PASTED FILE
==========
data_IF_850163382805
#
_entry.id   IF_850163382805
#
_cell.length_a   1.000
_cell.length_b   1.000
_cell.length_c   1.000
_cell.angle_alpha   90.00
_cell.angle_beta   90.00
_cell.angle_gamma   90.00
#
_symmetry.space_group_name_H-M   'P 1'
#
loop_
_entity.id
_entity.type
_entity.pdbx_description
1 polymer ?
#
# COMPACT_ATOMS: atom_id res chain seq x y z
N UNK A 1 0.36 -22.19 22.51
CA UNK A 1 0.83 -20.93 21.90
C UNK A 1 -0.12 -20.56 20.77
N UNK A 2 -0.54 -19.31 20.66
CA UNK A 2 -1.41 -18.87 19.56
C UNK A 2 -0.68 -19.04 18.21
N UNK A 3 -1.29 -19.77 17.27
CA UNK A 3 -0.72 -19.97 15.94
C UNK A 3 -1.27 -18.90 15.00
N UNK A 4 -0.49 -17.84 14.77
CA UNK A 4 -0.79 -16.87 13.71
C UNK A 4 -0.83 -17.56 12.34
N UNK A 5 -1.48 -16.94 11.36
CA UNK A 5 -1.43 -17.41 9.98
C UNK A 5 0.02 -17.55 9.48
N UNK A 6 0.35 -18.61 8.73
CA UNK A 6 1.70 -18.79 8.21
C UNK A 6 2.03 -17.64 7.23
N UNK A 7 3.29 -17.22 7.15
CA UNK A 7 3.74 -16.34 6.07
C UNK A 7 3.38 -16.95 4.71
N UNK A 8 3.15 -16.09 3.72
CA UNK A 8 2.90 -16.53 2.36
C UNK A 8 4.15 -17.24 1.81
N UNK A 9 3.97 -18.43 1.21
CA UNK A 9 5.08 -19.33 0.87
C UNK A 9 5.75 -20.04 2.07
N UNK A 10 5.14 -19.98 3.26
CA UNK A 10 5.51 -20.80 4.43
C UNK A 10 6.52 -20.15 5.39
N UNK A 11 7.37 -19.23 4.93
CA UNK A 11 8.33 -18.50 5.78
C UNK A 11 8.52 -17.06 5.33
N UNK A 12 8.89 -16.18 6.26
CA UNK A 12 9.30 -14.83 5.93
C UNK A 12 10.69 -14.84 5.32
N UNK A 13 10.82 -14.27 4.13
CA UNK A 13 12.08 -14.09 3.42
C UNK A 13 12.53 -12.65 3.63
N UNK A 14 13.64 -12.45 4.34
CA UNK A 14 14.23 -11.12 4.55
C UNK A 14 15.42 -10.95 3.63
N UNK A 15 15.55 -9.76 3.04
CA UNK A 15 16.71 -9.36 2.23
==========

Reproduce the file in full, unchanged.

data_IF_850163382805
#
_entry.id   IF_850163382805
#
_cell.length_a   1.000
_cell.length_b   1.000
_cell.length_c   1.000
_cell.angle_alpha   90.00
_cell.angle_beta   90.00
_cell.angle_gamma   90.00
#
_symmetry.space_group_name_H-M   'P 1'
#
loop_
_entity.id
_entity.type
_entity.pdbx_description
1 polymer ?
#
# COMPACT_ATOMS: atom_id res chain seq x y z
N UNK A 1 0.36 -22.19 22.51
CA UNK A 1 0.83 -20.93 21.90
C UNK A 1 -0.12 -20.56 20.77
N UNK A 2 -0.54 -19.31 20.66
CA UNK A 2 -1.41 -18.87 19.56
C UNK A 2 -0.68 -19.04 18.21
N UNK A 3 -1.29 -19.77 17.27
CA UNK A 3 -0.72 -19.97 15.94
C UNK A 3 -1.27 -18.90 15.00
N UNK A 4 -0.49 -17.84 14.77
CA UNK A 4 -0.79 -16.87 13.71
C UNK A 4 -0.83 -17.56 12.34
N UNK A 5 -1.48 -16.94 11.36
CA UNK A 5 -1.43 -17.41 9.98
C UNK A 5 0.02 -17.55 9.48
N UNK A 6 0.35 -18.61 8.73
CA UNK A 6 1.70 -18.79 8.21
C UNK A 6 2.03 -17.64 7.23
N UNK A 7 3.29 -17.22 7.15
CA UNK A 7 3.74 -16.34 6.07
C UNK A 7 3.38 -16.95 4.71
N UNK A 8 3.15 -16.09 3.72
CA UNK A 8 2.90 -16.53 2.36
C UNK A 8 4.15 -17.24 1.81
N UNK A 9 3.97 -18.43 1.21
CA UNK A 9 5.08 -19.33 0.87
C UNK A 9 5.75 -20.04 2.07
N UNK A 10 5.14 -19.98 3.26
CA UNK A 10 5.51 -20.80 4.43
C UNK A 10 6.52 -20.15 5.39
N UNK A 11 7.37 -19.23 4.93
CA UNK A 11 8.33 -18.50 5.78
C UNK A 11 8.52 -17.06 5.33
N UNK A 12 8.89 -16.18 6.26
CA UNK A 12 9.30 -14.83 5.93
C UNK A 12 10.69 -14.84 5.32
N UNK A 13 10.82 -14.27 4.13
CA UNK A 13 12.08 -14.09 3.42
C UNK A 13 12.53 -12.65 3.63
N UNK A 14 13.64 -12.45 4.34
CA UNK A 14 14.23 -11.12 4.55
C UNK A 14 15.42 -10.95 3.63
N UNK A 15 15.55 -9.76 3.04
CA UNK A 15 16.71 -9.36 2.23